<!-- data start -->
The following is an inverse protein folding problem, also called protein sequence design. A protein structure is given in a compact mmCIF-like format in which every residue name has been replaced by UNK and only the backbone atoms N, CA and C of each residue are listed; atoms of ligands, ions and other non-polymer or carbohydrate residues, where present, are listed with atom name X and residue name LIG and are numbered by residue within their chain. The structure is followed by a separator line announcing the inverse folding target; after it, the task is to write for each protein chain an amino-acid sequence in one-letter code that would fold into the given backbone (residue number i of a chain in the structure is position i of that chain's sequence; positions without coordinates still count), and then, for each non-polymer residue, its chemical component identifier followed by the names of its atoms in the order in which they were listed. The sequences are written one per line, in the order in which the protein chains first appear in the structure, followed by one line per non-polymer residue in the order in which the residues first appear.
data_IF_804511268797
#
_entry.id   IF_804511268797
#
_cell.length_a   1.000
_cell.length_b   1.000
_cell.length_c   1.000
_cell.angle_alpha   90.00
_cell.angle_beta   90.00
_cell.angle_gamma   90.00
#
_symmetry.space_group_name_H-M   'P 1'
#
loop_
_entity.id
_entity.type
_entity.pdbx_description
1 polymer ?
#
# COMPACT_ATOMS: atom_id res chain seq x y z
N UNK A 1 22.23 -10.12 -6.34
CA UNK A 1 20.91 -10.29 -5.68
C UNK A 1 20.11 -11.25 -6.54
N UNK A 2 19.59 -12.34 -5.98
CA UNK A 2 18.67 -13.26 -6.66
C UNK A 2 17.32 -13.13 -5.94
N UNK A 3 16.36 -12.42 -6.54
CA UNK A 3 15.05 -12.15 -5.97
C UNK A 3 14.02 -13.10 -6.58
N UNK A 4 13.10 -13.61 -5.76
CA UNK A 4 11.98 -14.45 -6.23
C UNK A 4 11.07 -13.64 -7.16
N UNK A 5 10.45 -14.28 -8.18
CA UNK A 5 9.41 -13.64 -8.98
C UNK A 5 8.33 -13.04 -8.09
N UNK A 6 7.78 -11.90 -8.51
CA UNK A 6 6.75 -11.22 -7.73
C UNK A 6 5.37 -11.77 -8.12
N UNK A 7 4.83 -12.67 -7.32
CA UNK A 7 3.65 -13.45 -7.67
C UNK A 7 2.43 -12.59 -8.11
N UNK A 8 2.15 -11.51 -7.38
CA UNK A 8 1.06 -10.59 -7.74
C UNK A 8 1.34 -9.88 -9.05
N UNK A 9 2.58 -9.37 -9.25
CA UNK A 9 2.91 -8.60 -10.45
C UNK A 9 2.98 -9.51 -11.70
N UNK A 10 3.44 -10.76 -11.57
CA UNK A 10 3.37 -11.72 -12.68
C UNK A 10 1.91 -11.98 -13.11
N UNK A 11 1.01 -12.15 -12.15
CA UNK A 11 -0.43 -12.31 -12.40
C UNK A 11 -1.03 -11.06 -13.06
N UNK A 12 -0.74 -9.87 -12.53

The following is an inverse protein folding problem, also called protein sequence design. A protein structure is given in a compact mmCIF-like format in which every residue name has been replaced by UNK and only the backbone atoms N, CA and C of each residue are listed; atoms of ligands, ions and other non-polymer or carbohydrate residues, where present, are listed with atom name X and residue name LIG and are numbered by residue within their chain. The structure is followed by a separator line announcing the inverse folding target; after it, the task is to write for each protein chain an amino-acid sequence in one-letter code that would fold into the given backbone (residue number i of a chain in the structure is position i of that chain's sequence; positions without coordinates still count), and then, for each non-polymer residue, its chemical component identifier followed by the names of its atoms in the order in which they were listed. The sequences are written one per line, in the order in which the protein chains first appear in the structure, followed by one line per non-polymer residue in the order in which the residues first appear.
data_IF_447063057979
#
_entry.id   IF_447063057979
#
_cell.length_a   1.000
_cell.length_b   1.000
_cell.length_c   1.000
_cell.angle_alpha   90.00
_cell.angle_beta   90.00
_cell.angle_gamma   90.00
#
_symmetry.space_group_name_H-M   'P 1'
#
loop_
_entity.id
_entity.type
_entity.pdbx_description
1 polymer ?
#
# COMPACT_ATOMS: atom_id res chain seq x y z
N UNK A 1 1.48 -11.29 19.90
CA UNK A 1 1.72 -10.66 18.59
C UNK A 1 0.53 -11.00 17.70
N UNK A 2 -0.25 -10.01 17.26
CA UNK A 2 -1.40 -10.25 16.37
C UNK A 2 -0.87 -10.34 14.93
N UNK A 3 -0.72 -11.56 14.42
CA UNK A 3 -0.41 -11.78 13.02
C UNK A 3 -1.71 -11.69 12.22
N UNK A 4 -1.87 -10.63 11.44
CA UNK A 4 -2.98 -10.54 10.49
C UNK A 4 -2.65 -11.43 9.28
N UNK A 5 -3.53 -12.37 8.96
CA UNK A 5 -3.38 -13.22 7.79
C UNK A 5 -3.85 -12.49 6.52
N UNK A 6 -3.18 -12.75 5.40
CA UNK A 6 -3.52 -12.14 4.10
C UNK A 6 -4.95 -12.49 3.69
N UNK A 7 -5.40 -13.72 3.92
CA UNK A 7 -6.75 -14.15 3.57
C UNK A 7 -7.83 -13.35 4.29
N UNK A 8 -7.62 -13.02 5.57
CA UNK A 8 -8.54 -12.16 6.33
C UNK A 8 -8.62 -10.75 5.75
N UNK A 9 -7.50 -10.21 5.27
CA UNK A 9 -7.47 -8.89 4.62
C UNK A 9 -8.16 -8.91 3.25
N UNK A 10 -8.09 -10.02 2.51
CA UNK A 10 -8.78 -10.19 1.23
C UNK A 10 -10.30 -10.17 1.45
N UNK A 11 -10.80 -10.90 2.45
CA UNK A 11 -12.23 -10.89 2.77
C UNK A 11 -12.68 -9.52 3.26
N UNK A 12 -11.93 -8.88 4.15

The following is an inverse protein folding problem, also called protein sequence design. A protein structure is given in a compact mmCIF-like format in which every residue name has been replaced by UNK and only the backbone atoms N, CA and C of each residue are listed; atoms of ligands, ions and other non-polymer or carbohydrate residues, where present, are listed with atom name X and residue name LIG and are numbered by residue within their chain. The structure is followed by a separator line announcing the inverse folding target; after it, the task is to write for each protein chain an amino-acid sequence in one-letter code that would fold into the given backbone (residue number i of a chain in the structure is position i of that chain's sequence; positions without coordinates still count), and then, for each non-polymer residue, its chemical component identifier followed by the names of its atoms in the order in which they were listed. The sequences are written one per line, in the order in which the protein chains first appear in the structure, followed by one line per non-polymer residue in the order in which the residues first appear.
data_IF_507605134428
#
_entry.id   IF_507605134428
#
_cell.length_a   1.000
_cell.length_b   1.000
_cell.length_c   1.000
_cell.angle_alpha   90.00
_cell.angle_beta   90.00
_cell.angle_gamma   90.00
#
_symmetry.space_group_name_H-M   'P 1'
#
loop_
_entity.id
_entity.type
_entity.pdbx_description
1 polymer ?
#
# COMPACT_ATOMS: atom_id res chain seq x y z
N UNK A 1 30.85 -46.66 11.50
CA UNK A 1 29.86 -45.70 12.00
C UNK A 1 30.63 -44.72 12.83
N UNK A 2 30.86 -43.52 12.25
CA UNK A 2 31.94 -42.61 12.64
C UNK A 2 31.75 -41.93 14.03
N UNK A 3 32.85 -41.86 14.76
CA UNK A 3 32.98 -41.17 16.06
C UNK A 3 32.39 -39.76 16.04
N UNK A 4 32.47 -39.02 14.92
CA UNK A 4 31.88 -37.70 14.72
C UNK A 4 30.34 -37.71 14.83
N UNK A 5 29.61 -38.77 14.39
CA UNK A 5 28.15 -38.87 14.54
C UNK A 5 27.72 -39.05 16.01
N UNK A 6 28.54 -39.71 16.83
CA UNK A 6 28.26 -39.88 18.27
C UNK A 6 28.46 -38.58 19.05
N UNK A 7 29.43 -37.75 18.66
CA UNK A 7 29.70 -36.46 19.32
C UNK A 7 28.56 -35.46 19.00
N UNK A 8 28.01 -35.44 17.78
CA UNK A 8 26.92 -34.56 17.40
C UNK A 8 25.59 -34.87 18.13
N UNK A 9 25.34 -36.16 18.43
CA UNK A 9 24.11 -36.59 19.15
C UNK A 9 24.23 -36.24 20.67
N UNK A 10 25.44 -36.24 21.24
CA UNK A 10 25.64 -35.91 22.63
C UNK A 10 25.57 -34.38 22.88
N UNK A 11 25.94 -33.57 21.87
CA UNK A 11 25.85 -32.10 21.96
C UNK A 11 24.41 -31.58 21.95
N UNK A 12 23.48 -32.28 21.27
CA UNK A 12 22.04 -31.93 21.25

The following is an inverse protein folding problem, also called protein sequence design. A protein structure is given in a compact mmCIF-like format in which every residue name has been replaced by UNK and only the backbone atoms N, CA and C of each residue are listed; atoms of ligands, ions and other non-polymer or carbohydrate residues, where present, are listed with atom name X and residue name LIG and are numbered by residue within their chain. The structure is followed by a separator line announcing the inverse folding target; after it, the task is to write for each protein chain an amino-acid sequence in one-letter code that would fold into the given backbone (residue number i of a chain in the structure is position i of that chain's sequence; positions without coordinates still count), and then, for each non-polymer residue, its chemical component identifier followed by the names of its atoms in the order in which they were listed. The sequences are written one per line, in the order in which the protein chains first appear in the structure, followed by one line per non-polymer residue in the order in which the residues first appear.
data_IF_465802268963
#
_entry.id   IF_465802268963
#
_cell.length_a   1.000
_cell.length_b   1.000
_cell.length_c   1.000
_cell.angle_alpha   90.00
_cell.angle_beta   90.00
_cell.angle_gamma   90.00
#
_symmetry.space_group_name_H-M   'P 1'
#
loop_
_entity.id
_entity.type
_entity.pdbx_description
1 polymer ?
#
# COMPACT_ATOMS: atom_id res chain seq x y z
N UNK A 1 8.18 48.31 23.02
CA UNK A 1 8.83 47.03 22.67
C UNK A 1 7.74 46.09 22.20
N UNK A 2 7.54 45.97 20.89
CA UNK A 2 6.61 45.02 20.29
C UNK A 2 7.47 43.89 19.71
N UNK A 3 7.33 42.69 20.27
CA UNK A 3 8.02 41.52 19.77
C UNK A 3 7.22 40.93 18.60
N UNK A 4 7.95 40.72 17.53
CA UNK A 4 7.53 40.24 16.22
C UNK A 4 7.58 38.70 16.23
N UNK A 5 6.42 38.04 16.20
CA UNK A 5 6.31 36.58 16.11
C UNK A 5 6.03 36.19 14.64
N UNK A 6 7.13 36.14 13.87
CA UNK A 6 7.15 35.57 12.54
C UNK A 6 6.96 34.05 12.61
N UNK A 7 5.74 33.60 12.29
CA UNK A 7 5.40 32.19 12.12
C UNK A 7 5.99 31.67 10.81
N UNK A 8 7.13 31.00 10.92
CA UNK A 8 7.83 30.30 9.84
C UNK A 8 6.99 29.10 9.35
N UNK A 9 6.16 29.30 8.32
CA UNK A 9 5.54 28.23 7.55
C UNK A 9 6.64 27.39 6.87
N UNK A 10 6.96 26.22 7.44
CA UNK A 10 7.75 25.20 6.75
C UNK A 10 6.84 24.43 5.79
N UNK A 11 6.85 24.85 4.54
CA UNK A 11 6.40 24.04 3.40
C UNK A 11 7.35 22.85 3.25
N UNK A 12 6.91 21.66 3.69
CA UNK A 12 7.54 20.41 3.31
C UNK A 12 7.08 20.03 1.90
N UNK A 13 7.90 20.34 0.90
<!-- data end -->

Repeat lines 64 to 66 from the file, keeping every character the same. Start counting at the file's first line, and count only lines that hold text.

_cell.angle_alpha   90.00
_cell.angle_beta   90.00
_cell.angle_gamma   90.00